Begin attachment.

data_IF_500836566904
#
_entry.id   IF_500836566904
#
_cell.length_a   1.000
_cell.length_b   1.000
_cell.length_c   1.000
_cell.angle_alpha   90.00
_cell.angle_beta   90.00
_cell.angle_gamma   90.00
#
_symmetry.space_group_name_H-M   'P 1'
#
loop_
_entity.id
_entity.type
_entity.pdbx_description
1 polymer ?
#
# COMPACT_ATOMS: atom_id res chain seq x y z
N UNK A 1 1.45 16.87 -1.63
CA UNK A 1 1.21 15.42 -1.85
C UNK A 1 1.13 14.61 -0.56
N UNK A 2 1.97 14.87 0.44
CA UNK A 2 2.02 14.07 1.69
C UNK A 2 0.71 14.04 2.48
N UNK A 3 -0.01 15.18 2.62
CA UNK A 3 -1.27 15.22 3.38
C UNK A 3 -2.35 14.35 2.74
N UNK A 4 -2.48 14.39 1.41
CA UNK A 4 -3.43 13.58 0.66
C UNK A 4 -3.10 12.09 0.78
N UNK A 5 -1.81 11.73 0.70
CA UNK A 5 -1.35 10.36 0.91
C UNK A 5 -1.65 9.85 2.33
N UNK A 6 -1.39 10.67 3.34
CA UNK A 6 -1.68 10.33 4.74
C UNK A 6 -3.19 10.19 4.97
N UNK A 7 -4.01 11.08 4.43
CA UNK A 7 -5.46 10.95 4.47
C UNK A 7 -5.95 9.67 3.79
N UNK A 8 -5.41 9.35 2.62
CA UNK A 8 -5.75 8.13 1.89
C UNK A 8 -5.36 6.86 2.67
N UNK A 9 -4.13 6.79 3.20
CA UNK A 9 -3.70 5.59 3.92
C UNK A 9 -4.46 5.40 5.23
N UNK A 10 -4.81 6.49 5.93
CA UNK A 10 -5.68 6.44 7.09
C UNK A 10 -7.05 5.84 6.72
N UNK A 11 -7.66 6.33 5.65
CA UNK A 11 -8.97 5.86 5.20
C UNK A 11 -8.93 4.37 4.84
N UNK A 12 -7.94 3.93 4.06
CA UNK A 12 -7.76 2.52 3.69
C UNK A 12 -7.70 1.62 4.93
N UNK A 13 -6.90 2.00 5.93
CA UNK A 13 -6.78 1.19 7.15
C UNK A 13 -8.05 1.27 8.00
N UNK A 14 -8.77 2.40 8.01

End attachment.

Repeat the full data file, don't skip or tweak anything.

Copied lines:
data_IF_500836566904
#
_entry.id   IF_500836566904
#
_cell.length_a   1.000
_cell.length_b   1.000
_cell.length_c   1.000
_cell.angle_alpha   90.00
_cell.angle_beta   90.00
_cell.angle_gamma   90.00
#
_symmetry.space_group_name_H-M   'P 1'
#
loop_
_entity.id
_entity.type
_entity.pdbx_description
1 polymer ?
#
# COMPACT_ATOMS: atom_id res chain seq x y z
N UNK A 1 1.45 16.87 -1.63
CA UNK A 1 1.21 15.42 -1.85
C UNK A 1 1.13 14.61 -0.56
N UNK A 2 1.97 14.87 0.44
CA UNK A 2 2.02 14.07 1.69
C UNK A 2 0.71 14.04 2.48
N UNK A 3 -0.01 15.18 2.62
CA UNK A 3 -1.27 15.22 3.38
C UNK A 3 -2.35 14.35 2.74
N UNK A 4 -2.48 14.39 1.41
CA UNK A 4 -3.43 13.58 0.66
C UNK A 4 -3.10 12.09 0.78
N UNK A 5 -1.81 11.73 0.70
CA UNK A 5 -1.35 10.36 0.91
C UNK A 5 -1.65 9.85 2.33
N UNK A 6 -1.39 10.67 3.34
CA UNK A 6 -1.68 10.33 4.74
C UNK A 6 -3.19 10.19 4.97
N UNK A 7 -4.01 11.08 4.43
CA UNK A 7 -5.46 10.95 4.47
C UNK A 7 -5.95 9.67 3.79
N UNK A 8 -5.41 9.35 2.62
CA UNK A 8 -5.75 8.13 1.89
C UNK A 8 -5.36 6.86 2.67
N UNK A 9 -4.13 6.79 3.20
CA UNK A 9 -3.70 5.59 3.92
C UNK A 9 -4.46 5.40 5.23
N UNK A 10 -4.81 6.49 5.93
CA UNK A 10 -5.68 6.44 7.09
C UNK A 10 -7.05 5.84 6.72
N UNK A 11 -7.66 6.33 5.65
CA UNK A 11 -8.97 5.86 5.20
C UNK A 11 -8.93 4.37 4.84
N UNK A 12 -7.94 3.93 4.06
CA UNK A 12 -7.76 2.52 3.69
C UNK A 12 -7.70 1.62 4.93
N UNK A 13 -6.90 2.00 5.93
CA UNK A 13 -6.78 1.19 7.15
C UNK A 13 -8.05 1.27 8.00
N UNK A 14 -8.77 2.40 8.01